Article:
Let's explain the process in more detail. The purpose of the Int $0x80 directive is to produce a programming exception numbered 0x80, which corresponds to the 128th item in the interrupt descriptor chart IDT-that is, the corresponding system gate descriptor. The door descriptor contains a preset kernel space address that points to the system call handler: System_call () (not confused with the system Invoke service), which is entry. s file is written in assembly language).

Obviously, all system calls will be transferred to this address uniformly, but Linux has 2, 300 system calls from here to the kernel and how to distribute them to their respective service programs. Don't get dizzy, the way to solve this problem is very simple: first Linux is numbered for each system call (0-nr_syscall), while a system call table is saved in the kernel, which holds the system call number and its corresponding service routines, so that before the system is transferred through the system door into the kernel, You need to pass the system call number into the kernel, and on the x86, the transfer action is implemented by loading the call number into the EAX register before executing the int0x80. This way, once the system call handler runs, it can get the data from the EAX and then look for the corresponding service routines in the system call table.

In addition to passing the system call number, many system calls need to pass some parameters to the kernel, such as sys_write (unsigned int fd, const char * buf, size_t count) call to pass the file descriptor FD, the content to write buf, and write several bytes of count to the kernel. In this case, Linux has 6 registers that can be used to pass these parameters: EAX (the system call number), EBX, ecx, edx, ESI, and EDI to hold these additional parameters (in ascending alphabetical order). The practice is to use Save_all macros in System_call () to store the values of these registers in the kernel stack.

System call is actually very simple, that is, the operating system API is through the software interrupt dynamic call, by calling int $0x80 trigger the software interrupt, and then through some registers to pass the parameters, implementation of the operating system API calls. In the embedded operating system has the concept of soft interrupt, the soft interrupt refers to the hard interrupt in the secondary priority of the task to soft interrupt processing, it runs on the system stack, priority is higher than the task, and the software interrupts mentioned in this chapter are very different from the software interrupt processing and the hard interrupt processing process, except that the interrupt is triggered by the software.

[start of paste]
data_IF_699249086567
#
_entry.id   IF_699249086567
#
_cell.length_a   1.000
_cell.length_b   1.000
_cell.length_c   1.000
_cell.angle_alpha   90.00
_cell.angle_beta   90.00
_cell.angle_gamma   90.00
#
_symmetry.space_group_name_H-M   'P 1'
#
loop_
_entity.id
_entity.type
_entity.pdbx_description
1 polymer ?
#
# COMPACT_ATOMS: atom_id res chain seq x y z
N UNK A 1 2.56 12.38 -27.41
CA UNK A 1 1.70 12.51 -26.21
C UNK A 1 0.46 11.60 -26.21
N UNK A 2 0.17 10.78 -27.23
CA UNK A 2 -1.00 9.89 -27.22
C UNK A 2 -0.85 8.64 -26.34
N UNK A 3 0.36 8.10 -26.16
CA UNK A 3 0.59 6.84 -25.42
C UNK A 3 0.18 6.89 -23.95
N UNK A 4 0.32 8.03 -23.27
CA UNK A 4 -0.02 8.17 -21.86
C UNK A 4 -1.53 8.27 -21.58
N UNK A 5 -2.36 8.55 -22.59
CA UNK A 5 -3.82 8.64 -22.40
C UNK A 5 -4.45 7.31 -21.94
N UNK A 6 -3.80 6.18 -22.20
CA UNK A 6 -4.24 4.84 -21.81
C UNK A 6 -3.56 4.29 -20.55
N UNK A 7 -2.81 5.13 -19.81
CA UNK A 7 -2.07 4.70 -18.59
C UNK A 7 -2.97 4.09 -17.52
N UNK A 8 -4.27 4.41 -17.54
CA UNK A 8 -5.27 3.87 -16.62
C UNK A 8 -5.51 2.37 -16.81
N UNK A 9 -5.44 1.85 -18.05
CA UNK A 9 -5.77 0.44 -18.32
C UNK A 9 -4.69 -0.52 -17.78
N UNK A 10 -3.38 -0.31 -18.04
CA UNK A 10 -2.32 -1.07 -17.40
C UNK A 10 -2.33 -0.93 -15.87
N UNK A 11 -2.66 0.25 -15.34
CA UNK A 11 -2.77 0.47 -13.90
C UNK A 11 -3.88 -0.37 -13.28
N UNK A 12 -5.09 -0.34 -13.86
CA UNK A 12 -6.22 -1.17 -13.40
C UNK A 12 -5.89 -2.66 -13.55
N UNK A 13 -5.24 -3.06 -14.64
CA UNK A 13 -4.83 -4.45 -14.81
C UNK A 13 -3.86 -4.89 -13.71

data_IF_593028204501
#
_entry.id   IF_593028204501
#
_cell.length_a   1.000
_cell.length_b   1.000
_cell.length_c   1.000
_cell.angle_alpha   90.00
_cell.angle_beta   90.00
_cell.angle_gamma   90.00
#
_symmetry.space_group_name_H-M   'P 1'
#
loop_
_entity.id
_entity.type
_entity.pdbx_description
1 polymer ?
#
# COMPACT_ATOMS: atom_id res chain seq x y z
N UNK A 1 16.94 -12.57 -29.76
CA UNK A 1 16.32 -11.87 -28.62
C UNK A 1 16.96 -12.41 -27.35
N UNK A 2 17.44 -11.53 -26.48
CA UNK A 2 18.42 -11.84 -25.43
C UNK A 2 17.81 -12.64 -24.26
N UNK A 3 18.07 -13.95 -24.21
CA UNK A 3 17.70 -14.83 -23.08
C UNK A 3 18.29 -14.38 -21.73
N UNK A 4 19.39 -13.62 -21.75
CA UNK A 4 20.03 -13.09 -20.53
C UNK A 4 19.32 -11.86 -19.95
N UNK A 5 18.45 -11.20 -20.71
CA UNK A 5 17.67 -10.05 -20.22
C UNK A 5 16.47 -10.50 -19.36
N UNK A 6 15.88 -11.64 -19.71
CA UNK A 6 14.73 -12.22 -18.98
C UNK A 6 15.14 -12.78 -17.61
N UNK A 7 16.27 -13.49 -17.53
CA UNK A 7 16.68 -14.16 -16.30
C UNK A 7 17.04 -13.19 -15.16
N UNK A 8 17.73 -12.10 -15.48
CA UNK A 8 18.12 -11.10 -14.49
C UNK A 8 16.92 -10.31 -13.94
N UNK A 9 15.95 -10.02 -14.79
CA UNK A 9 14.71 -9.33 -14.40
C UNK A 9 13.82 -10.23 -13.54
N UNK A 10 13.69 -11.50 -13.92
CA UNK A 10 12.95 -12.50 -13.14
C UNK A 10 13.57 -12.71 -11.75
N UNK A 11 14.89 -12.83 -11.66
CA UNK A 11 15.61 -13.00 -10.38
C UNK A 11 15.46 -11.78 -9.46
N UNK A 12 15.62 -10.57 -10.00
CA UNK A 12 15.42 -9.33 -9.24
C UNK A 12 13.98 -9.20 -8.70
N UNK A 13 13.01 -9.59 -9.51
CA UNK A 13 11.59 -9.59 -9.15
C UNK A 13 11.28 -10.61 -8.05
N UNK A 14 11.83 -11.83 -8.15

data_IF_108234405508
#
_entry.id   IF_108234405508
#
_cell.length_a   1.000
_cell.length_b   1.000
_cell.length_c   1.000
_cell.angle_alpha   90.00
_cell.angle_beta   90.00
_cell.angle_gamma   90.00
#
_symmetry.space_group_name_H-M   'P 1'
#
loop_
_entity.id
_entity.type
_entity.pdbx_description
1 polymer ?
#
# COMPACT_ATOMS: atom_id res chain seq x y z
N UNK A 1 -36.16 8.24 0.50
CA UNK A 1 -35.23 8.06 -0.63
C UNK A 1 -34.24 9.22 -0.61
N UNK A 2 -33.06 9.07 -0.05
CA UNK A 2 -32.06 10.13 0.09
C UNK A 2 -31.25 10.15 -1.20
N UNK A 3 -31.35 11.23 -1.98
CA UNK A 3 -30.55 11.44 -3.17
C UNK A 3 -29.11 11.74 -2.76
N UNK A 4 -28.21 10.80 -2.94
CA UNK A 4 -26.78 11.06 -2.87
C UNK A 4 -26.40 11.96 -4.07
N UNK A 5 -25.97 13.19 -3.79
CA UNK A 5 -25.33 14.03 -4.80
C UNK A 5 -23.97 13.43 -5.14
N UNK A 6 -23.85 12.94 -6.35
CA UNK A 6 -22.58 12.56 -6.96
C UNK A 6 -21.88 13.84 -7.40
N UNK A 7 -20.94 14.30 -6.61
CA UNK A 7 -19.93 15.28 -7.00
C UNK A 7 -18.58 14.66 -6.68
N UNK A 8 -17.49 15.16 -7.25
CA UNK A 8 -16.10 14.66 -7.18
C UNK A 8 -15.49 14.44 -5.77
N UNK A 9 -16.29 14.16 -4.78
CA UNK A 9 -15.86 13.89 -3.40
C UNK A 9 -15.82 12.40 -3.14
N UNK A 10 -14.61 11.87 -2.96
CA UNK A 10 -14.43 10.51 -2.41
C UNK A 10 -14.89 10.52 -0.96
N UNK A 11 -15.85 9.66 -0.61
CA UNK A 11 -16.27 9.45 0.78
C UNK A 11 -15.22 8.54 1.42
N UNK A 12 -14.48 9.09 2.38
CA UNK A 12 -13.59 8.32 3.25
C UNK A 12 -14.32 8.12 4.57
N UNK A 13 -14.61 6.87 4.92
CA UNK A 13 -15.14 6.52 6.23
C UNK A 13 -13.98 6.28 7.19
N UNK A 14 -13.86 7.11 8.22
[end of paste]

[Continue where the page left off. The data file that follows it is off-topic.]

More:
3. system call, User programming Interface (API), System command and kernel function relationship

System calls are not directly related to programmers or system administrators, it is simply an interface for kernel services to be submitted to the kernel via a soft interrupt mechanism (described later). In actual use, the programmer calls more than the user programming interface--api, while the administrator uses more system commands.

The user programming interface is actually a function definition that shows how to get a given service, such as read (), malloc (), Free (), ABS (), and so on. It may be consistent with system calls, such as the read () interface corresponds to the read system call, but this correspondence is not one by one corresponding, there are often several different APIs internal use of the same system call, such as malloc (), free () internal use BRK () System calls to enlarge or shrink the heap of the process, or an API that uses several system invocation combinations to complete the service. Some APIs do not even require any system calls--because it is not necessary to use kernel services, such as the ABS () interface for calculating the absolute value of integers.

The other thing to add is that Linux's user programming interface follows the most popular application programming interface standard--POSIX standard in the UNIX world, which defines a series of APIs. In Linux (this is also true of Unix), these APIs are mainly implemented through the C library (LIBC), in addition to the definition of some standard C functions, a very important task is to provide a set of encapsulation routines (wrapper routine) to the user space packaging system calls for user programming use.